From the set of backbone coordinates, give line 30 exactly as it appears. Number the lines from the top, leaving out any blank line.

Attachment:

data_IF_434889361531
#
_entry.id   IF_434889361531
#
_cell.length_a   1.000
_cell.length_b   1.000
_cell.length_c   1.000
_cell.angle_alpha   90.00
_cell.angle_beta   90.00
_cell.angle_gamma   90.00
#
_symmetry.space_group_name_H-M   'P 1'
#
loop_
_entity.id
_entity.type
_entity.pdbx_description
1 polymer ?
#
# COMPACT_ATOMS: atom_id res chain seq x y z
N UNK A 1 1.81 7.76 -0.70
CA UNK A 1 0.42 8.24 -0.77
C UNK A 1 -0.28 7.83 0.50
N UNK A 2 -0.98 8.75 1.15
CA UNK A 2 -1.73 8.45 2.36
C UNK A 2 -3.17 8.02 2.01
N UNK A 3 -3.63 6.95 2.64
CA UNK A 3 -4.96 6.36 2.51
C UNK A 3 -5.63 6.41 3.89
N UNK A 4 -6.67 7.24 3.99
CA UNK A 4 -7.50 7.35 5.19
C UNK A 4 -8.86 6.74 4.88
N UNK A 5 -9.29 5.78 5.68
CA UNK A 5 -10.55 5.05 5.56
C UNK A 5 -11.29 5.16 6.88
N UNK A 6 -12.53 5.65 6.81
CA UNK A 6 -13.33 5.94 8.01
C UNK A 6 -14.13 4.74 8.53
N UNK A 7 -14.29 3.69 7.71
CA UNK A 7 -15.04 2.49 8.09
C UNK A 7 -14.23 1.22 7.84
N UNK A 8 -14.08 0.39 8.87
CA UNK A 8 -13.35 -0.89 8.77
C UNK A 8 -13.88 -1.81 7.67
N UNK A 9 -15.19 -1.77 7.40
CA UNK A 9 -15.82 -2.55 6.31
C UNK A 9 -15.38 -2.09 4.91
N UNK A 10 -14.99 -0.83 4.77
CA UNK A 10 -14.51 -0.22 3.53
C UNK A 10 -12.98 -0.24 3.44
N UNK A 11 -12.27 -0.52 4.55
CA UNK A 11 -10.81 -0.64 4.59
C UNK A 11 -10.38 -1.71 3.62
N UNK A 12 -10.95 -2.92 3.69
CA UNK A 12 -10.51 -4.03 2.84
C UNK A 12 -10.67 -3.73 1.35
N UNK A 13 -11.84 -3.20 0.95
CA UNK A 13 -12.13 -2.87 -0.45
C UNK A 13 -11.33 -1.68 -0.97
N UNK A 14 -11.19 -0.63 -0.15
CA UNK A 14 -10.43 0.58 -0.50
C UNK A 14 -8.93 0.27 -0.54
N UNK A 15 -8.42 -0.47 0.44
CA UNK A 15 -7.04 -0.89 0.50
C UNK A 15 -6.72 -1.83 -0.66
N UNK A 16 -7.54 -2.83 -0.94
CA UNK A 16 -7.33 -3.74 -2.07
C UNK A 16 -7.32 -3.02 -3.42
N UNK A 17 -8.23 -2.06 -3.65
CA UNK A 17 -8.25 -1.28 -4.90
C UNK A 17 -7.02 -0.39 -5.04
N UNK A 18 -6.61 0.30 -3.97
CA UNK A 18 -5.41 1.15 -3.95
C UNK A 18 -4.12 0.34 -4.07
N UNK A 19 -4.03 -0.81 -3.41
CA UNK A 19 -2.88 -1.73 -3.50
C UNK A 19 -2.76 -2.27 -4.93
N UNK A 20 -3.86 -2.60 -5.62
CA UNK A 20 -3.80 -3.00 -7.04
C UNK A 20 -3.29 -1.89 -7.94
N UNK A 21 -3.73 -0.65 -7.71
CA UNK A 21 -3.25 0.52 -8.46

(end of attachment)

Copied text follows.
N UNK A 4 -6.67 7.24 3.99